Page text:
But The Miseducation of Cameron Post put that to rights. It’s a title I remember from my bookstore days, trying to give it the much-desired face out. I knew it centered on a young lesbian who ended up being sent to “pray the gay away” camp, but it’s… I hesitate to say so much more, because I think that every queer story is valuable. But some queer stories have become louder than others: the tragic lesbians of midcentury pulp novels whose affairs can only end in degayification or death (via, of course, a “properly” heterosexual man), white, cisgendered, genteel gay men who just want to settle down and raise a baby (just like you, straights!), and the coming out story.

The Miseducation of Cameron Post is a coming out story, in the sense that we are introduced to Cameron as a middle schooler as she and her best friend, Irene, start exploring a more romantic side to their relationship… days before Cameron’s parents die in a car accident, leaving her in the care of her grandmother and her born again Christian aunt, Rita. But once the teenage Cameron has a more serious relationship with Lindsey, an out and proud lesbian from Seattle whom she meets through competitive swimming, Cameron embraces being gay as much as a kid in Miles City, Montana, in the early nineties can. The rest of the novel, then, is about Cameron learning—learning about lesbian culture through missives of Lindsey and obsessive movie watching, learning about the adult world that lies beyond her, and learning about herself when she’s forced to attend God’s Promise. It’s about Cameron growing up.

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Review: Ladies Almanack

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Ladies Almanack
by Djuna Barnes

★★★½☆

1992, originally published 1928 • 91 pages • Dalkey Archive Press

This is what I was reading when the Supreme Court of the United States (I will never say SCOTUS, because it makes me giggle like a twelve year old) ruled that same-sex marriage was constitutional on June 26th. I’ve talked a little about how I, a pretty quiet nerdly type who occasionally transforms into the hissing GOTH QUEEN OF THE INTROVERTS at the drop of a hat, often feel alienated from mainstream queer culture because I don’t like to party, drink, or stay out late. (This is why events like FlameCon are so incredibly important to me.) But what a time for pride and Pride. Watching the New York Pride March make its thundering way south on Fifth Avenue out of a foggy, rainy morning felt like watching us all march out of history.

Which is, of course, where we’ve been this whole time. Reading loosely over the dissenting opinions of the court, I was miffed to discover the age-old argument that same-sex marriage is a something brand new and totally alien to the human concept of matrimony. (Which also smacks of the strange idea that queer folk were invented in the seventies.) I’d like to point everyone to the late medieval French practice of affrèrement (“brother-making”), which was used to unite property owners (so, dudes) who wanted to pool their resources, which was the basic concept of marriage for most of human history. The idea was that it would be used for literal brothers who needed certain legal rights (i.e., sharing property and becoming each other’s legal heirs). But the idea that two men wouldn’t have used it in the context of a loving relationship is absurd. I point you to Wikipedia for more information on same-sex unions in other cultures.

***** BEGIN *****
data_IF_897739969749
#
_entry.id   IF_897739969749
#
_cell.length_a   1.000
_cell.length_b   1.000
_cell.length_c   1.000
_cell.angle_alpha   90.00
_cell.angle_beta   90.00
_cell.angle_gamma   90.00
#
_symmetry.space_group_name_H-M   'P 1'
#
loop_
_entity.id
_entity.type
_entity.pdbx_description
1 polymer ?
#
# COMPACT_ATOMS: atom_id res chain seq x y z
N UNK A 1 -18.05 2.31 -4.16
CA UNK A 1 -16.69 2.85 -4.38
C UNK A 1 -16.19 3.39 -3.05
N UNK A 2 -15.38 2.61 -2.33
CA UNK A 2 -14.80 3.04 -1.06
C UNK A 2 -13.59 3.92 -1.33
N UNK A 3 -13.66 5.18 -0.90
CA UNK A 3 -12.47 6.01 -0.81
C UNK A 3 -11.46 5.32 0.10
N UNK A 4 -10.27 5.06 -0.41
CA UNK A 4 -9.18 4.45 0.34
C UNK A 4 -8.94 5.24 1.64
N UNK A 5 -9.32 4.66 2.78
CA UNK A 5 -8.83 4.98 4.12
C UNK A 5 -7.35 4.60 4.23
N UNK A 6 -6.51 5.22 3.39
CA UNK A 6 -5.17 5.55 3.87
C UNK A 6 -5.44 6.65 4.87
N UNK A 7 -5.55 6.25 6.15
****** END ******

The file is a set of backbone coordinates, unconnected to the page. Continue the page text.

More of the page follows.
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Review: Mermaids in Paradise

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Mermaids in Paradise
by Lydia Millet

★★☆☆☆

2014 • 304 pages • W.W. Norton & Company

Let me begin this review by popping up on my soapbox, whipping out my megaphone, and bellowing at the top of my lungs, “PUNCH UP, NOT DOWN.”

If there’s one thing I cannot stand in comedy, it’s cruelty. As much as I am enjoying my journey through early Saturday Night Live, sometimes I want to scream into a pillow. Like, for instance, when there’s a sketch that centers solely around screwing a blind black man out of a law scholarship to make a muddied point about how affirmative action is crap. I can see no comedic value in privileged groups mocking marginalized groups. (I do want to stress there’s a difference between this and internal, loving parody, a la Portlandia.)

But that’s the kind of comedy that runs rampant through Mermaids in Paradise, which is, I gather, meant to be a light comedic trifle about a honeymooning couple who discover mermaids at their Caribbean resort. It’s told from the perspective of Deb, who applies a patronizing and slightly cruel gloss to everything she sees.

For instance: during the lead-up to the wedding, Deb despairs of everything related to weddings, calling them infantile and pedophilic. (Of course, her analysis stops at side-eying women who like that kind of thing, instead of interrogating the system.) Her beloved Chip loves World of Warcraft, which she constantly points out as a huge problem and a major sacrifice that she’s made in the relationship. (It’s also really apparent Millet did no research for the handful of times Deb is describing what Chip is doing in the game, which begs the question—why not just invent a game if you’re just going to crap on it? It just ends up implying that Millet assumes her readers will similarly have never played such a game but have immediately dismissed it.) When an indigenous employee shows Deb and Chip to their rooms, Deb immediately starts rhapsodizing about the woman is “embodying a primordial womanly grace, with her darkish, gleaming complexion and earthen-toned sarong” (62). And there’s a “comedic” set piece centered around Janeane, a fellow vacationer, who clearly suffers from panic attacks, a non-specific anxiety disorder, and may have survived some sexual trauma. At a resort-wide dinner, she begins suffering a panic attack and her partner tries to soothe her, but the way he touches her arm re-triggers her. Hilarious!

(Vomit.)

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Review: Monster High

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Monster High
by Lisi Harrison

★½☆☆☆

2011 (originally published 2005) • 272 pages • Poppy